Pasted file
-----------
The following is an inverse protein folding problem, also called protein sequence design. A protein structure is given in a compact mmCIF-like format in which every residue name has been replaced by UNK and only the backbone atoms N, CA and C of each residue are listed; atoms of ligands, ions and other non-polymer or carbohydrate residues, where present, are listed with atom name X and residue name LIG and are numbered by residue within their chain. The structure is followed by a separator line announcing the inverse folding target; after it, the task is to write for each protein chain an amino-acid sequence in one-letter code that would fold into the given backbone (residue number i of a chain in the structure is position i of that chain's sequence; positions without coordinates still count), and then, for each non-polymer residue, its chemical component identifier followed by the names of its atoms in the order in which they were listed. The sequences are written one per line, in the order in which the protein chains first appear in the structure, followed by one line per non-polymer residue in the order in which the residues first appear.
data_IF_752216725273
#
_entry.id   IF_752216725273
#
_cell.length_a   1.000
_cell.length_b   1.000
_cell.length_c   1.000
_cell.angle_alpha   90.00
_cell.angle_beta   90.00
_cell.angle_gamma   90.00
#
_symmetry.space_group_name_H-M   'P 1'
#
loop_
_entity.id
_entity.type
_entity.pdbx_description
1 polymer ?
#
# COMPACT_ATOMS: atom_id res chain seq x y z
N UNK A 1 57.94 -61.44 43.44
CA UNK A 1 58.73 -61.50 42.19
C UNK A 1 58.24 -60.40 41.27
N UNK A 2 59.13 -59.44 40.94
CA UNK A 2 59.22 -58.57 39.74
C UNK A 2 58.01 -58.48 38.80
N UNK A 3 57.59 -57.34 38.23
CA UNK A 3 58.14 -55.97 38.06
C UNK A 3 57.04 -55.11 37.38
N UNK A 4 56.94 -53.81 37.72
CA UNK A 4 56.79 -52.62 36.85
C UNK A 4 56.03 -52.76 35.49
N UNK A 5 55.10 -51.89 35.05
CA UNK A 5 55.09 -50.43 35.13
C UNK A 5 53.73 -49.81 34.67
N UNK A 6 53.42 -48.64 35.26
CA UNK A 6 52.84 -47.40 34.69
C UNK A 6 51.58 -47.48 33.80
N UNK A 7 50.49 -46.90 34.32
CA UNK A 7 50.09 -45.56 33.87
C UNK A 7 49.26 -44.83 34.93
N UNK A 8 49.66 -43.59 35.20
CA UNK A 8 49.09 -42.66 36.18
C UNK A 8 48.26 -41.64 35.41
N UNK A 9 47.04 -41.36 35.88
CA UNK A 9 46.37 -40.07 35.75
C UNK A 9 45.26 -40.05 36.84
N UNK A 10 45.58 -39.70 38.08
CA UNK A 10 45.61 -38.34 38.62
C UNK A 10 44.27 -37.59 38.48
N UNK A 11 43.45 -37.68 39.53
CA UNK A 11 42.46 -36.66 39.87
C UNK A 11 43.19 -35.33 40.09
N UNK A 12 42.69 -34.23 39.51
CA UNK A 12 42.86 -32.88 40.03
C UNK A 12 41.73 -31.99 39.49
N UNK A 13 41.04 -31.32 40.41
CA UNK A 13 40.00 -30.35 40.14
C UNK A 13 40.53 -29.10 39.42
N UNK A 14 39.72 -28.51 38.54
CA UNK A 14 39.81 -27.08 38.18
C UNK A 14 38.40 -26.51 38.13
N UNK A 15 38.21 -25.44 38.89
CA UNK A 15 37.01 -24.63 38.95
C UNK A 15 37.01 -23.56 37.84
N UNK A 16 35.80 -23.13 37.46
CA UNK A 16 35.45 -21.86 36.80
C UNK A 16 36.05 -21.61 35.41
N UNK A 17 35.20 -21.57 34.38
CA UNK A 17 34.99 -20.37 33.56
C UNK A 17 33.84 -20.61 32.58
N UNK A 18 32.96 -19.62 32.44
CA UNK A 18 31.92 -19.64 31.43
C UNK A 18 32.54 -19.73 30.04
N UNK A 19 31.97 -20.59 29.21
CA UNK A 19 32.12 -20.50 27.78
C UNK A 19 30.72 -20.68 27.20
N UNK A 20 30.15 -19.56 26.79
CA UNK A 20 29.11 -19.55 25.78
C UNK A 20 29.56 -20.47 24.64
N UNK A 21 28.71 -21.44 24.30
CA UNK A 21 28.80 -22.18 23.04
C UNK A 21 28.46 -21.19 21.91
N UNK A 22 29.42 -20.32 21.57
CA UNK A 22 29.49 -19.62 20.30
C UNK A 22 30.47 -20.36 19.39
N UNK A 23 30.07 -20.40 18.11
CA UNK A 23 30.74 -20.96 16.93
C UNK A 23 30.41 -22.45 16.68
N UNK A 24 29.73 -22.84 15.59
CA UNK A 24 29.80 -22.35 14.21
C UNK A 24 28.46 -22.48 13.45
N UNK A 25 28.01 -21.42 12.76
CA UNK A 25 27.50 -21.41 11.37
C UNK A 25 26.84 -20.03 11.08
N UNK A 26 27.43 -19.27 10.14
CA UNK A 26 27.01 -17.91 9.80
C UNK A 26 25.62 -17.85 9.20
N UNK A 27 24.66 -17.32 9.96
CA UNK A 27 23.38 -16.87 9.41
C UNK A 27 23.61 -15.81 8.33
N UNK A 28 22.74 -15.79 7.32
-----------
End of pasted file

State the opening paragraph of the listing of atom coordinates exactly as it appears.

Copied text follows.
The following is an inverse protein folding problem, also called protein sequence design. A protein structure is given in a compact mmCIF-like format in which every residue name has been replaced by UNK and only the backbone atoms N, CA and C of each residue are listed; atoms of ligands, ions and other non-polymer or carbohydrate residues, where present, are listed with atom name X and residue name LIG and are numbered by residue within their chain. The structure is followed by a separator line announcing the inverse folding target; after it, the task is to write for each protein chain an amino-acid sequence in one-letter code that would fold into the given backbone (residue number i of a chain in the structure is position i of that chain's sequence; positions without coordinates still count), and then, for each non-polymer residue, its chemical component identifier followed by the names of its atoms in the order in which they were listed. The sequences are written one per line, in the order in which the protein chains first appear in the structure, followed by one line per non-polymer residue in the order in which the residues first appear.